MCW Researcher to Study Key Bacterial Toxin
The Medical College of Wisconsin (MCW) has received a five year, $1.5 million grant from the National Institute of Health’s National Institute of Allergy and Infectious Diseases to study the pathogenesis of Pseudomonas aeruginosa, a bacterium that is intrinsically resistant to antimicrobials, and that is difficult to treat.
Dara Frank, PhD, professor of microbiology and molecular genetics and director of MCW’s Center for Infectious Disease Research, is the primary investigator of the grant. Jimmy Feix, PhD, professor of biophysics, is a co-investigator.
Pseudomonas aeruginosa has been linked to burn victims, immunocompromised patients, and individuals with cystic fibrosis. Colonization of organs such as the lungs or spread of the bacteria to the bloodstream, can result in a fatal infection. Toxins expressed by the bacteria make it particularly pathogenic.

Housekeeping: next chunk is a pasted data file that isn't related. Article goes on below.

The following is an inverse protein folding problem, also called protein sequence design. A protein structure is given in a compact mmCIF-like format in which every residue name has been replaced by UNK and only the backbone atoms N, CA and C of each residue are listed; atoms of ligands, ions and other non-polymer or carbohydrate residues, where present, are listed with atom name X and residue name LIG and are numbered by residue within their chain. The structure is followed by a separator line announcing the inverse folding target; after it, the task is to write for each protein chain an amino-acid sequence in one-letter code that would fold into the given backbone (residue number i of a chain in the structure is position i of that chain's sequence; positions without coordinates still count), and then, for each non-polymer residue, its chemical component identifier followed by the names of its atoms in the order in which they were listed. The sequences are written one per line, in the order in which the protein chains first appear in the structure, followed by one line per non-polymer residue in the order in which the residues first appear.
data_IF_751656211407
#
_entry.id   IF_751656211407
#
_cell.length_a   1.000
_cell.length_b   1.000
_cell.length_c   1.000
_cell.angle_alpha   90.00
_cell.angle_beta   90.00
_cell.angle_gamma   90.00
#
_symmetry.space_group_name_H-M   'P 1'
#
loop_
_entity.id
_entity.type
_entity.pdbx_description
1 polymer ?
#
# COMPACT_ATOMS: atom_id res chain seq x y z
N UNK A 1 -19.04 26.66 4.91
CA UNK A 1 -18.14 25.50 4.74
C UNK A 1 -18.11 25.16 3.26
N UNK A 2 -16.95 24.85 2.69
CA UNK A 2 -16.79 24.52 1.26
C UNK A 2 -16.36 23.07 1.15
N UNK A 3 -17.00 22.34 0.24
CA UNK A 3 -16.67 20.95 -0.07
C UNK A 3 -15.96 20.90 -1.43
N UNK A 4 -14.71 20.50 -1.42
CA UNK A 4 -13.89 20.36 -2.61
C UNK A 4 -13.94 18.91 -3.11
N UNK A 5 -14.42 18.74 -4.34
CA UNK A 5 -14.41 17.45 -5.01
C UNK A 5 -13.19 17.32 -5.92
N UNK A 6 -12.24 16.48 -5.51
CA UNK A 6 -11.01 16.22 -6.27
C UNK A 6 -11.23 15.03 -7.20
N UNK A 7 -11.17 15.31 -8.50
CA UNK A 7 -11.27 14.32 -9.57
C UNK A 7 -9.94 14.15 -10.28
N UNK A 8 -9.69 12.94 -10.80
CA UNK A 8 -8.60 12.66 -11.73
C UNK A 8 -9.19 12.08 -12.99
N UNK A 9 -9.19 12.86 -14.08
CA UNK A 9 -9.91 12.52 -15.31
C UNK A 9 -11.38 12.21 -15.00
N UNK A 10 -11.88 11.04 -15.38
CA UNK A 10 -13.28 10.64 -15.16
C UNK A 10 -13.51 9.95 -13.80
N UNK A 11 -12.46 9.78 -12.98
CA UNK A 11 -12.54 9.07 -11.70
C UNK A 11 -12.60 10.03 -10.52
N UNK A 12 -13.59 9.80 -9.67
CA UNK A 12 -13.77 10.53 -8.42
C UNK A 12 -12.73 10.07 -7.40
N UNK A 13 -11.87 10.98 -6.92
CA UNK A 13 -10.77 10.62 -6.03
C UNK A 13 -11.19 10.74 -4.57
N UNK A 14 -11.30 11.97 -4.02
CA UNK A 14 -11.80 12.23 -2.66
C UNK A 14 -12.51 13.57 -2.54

In this study, Dr. Frank will study a toxin expressed by Pseudomonas aeruginosa called ExoU, which is correlated with poor outcomes in human infection. By studying ExoU and the system in which it is expressed, new insights about the pathogenic nature of the bacteria will be discovered, with the ultimate goal being to provide unique targets and biological tools to limit that pathogenicity—and improve outcomes in human infections.